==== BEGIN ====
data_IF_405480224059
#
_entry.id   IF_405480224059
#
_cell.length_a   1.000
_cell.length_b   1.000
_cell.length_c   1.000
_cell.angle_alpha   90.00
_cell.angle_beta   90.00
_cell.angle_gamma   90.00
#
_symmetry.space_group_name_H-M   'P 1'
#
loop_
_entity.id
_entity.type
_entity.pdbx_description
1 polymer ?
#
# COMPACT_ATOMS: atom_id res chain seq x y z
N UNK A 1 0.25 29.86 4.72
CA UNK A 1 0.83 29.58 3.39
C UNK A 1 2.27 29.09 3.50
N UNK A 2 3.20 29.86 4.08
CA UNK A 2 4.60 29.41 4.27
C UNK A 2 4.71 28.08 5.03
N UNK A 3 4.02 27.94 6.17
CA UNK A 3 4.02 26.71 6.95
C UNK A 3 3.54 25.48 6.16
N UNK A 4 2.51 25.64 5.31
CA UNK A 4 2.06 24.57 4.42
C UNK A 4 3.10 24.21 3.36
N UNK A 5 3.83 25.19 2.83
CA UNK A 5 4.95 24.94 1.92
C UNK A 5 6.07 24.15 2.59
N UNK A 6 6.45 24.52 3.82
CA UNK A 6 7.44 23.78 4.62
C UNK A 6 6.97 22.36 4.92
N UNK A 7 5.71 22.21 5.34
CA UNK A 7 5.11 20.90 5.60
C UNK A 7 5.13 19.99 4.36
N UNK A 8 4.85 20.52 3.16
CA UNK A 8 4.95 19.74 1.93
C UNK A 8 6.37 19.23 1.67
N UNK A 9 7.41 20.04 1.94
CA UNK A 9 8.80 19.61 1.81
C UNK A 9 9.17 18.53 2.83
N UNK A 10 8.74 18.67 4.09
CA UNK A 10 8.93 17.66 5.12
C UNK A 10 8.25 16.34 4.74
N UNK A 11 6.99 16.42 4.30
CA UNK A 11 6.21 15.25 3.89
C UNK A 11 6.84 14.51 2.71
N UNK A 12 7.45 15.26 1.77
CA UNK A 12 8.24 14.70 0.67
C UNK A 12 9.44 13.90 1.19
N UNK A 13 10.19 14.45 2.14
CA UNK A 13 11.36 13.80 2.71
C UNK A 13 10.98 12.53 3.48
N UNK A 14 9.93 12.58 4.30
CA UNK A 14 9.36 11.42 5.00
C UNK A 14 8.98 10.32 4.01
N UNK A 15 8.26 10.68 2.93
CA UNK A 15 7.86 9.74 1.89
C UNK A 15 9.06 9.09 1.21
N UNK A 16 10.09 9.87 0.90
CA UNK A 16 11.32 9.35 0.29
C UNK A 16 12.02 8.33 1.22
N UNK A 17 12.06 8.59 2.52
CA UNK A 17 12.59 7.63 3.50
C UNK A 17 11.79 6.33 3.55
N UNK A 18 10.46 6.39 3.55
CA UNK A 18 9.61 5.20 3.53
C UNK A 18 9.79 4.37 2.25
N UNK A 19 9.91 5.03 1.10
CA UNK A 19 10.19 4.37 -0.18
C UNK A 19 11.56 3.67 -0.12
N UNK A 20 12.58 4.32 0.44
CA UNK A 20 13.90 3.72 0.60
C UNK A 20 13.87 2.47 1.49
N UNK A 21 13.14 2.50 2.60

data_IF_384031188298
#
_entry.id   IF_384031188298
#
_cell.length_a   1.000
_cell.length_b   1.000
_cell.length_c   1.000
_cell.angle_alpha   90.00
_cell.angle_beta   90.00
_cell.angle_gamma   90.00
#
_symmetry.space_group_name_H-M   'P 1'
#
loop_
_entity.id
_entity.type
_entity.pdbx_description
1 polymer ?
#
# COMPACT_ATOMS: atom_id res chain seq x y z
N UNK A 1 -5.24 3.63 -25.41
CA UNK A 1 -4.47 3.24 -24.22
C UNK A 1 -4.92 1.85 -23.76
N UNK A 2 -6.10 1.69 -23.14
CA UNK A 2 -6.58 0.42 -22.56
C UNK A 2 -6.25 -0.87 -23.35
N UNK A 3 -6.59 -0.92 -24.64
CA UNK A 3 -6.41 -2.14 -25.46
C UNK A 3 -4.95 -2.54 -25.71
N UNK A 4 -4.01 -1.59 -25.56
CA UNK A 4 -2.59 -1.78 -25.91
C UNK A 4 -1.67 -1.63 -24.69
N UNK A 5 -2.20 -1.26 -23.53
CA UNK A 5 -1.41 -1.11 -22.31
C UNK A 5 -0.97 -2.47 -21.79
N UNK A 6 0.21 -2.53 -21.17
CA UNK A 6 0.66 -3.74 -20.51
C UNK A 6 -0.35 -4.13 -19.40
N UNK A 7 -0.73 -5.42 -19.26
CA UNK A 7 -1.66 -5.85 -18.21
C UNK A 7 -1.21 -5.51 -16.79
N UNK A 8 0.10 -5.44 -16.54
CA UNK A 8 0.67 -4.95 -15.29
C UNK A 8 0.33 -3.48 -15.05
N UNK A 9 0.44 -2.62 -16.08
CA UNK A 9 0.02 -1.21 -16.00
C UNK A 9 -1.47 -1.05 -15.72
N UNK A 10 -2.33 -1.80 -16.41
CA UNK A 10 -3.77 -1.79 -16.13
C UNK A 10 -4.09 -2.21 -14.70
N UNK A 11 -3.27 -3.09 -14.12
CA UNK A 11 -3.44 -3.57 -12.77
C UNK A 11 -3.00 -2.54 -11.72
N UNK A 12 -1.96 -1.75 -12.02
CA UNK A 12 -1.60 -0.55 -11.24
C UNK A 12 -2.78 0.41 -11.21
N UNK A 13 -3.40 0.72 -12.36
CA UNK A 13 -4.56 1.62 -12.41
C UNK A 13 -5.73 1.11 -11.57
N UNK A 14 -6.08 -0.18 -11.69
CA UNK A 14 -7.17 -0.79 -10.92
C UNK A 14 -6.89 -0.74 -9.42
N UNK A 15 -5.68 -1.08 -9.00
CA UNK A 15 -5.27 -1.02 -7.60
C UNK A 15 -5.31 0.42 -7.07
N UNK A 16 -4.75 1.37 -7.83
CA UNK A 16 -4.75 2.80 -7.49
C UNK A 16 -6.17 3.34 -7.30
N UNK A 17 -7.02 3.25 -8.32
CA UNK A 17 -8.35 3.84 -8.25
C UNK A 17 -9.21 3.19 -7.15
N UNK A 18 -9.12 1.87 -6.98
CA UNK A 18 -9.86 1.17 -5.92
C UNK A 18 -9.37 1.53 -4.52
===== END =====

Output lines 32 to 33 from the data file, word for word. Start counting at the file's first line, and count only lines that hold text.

C UNK A 4 3.10 24.21 3.36
N UNK A 5 3.83 25.19 2.83